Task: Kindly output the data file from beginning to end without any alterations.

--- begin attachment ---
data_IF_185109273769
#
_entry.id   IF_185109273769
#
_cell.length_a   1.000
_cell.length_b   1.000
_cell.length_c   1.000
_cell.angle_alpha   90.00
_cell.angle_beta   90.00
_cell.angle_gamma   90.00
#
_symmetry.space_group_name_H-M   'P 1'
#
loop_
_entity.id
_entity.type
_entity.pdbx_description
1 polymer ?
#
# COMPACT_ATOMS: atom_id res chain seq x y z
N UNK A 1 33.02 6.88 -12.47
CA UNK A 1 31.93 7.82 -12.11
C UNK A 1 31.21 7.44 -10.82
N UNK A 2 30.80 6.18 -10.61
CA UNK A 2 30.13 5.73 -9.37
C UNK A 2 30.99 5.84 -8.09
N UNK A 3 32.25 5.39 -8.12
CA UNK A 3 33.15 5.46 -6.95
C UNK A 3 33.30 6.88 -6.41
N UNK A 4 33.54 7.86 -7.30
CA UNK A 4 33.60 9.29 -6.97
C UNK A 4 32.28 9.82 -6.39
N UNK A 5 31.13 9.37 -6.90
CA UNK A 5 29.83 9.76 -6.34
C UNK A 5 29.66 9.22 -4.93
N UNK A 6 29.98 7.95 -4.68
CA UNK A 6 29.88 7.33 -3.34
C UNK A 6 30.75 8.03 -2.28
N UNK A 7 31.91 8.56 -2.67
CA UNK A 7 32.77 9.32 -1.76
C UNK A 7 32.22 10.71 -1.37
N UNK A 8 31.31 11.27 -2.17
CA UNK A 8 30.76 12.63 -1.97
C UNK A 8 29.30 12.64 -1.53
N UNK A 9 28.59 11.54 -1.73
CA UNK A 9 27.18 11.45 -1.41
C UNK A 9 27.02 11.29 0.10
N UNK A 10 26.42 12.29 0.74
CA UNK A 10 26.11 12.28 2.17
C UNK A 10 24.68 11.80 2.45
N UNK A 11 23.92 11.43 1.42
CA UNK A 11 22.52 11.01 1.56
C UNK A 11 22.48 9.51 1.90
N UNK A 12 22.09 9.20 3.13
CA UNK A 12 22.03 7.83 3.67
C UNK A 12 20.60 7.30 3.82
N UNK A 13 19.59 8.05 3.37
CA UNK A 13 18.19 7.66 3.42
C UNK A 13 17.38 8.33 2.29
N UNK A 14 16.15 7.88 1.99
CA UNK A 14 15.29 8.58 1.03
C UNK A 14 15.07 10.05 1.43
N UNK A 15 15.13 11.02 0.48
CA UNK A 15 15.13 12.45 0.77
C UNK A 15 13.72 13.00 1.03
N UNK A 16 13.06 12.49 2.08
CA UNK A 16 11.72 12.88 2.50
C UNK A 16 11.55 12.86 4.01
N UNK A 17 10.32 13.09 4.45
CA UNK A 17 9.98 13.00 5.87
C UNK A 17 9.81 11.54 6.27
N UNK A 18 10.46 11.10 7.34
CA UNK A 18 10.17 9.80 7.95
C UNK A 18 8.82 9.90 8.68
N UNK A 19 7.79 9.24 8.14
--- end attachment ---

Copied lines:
data_IF_185109273769
#
_entry.id   IF_185109273769
#
_cell.length_a   1.000
_cell.length_b   1.000
_cell.length_c   1.000
_cell.angle_alpha   90.00
_cell.angle_beta   90.00
_cell.angle_gamma   90.00
#
_symmetry.space_group_name_H-M   'P 1'
#
loop_
_entity.id
_entity.type
_entity.pdbx_description
1 polymer ?
#
# COMPACT_ATOMS: atom_id res chain seq x y z
N UNK A 1 33.02 6.88 -12.47
CA UNK A 1 31.93 7.82 -12.11
C UNK A 1 31.21 7.44 -10.82
N UNK A 2 30.80 6.18 -10.61
CA UNK A 2 30.13 5.73 -9.37
C UNK A 2 30.99 5.84 -8.09
N UNK A 3 32.25 5.39 -8.12
CA UNK A 3 33.15 5.46 -6.95
C UNK A 3 33.30 6.88 -6.41
N UNK A 4 33.54 7.86 -7.30
CA UNK A 4 33.60 9.29 -6.97
C UNK A 4 32.28 9.82 -6.39
N UNK A 5 31.13 9.37 -6.90
CA UNK A 5 29.83 9.76 -6.34
C UNK A 5 29.66 9.22 -4.93
N UNK A 6 29.98 7.95 -4.68
CA UNK A 6 29.88 7.33 -3.34
C UNK A 6 30.75 8.03 -2.28
N UNK A 7 31.91 8.56 -2.67
CA UNK A 7 32.77 9.32 -1.76
C UNK A 7 32.22 10.71 -1.37
N UNK A 8 31.31 11.27 -2.17
CA UNK A 8 30.76 12.63 -1.97
C UNK A 8 29.30 12.64 -1.53
N UNK A 9 28.59 11.54 -1.73
CA UNK A 9 27.18 11.45 -1.41
C UNK A 9 27.02 11.29 0.10
N UNK A 10 26.42 12.29 0.74
CA UNK A 10 26.11 12.28 2.17
C UNK A 10 24.68 11.80 2.45
N UNK A 11 23.92 11.43 1.42
CA UNK A 11 22.52 11.01 1.56
C UNK A 11 22.48 9.51 1.90
N UNK A 12 22.09 9.20 3.13
CA UNK A 12 22.03 7.83 3.67
C UNK A 12 20.60 7.30 3.82
N UNK A 13 19.59 8.05 3.37
CA UNK A 13 18.19 7.66 3.42
C UNK A 13 17.38 8.33 2.29
N UNK A 14 16.15 7.88 1.99
CA UNK A 14 15.29 8.58 1.03
C UNK A 14 15.07 10.05 1.43
N UNK A 15 15.13 11.02 0.48
CA UNK A 15 15.13 12.45 0.77
C UNK A 15 13.72 13.00 1.03
N UNK A 16 13.06 12.49 2.08
CA UNK A 16 11.72 12.88 2.50
C UNK A 16 11.55 12.86 4.01
N UNK A 17 10.32 13.09 4.45
CA UNK A 17 9.98 13.00 5.87
C UNK A 17 9.81 11.54 6.27
N UNK A 18 10.46 11.10 7.34
CA UNK A 18 10.17 9.80 7.95
C UNK A 18 8.82 9.90 8.68
N UNK A 19 7.79 9.24 8.14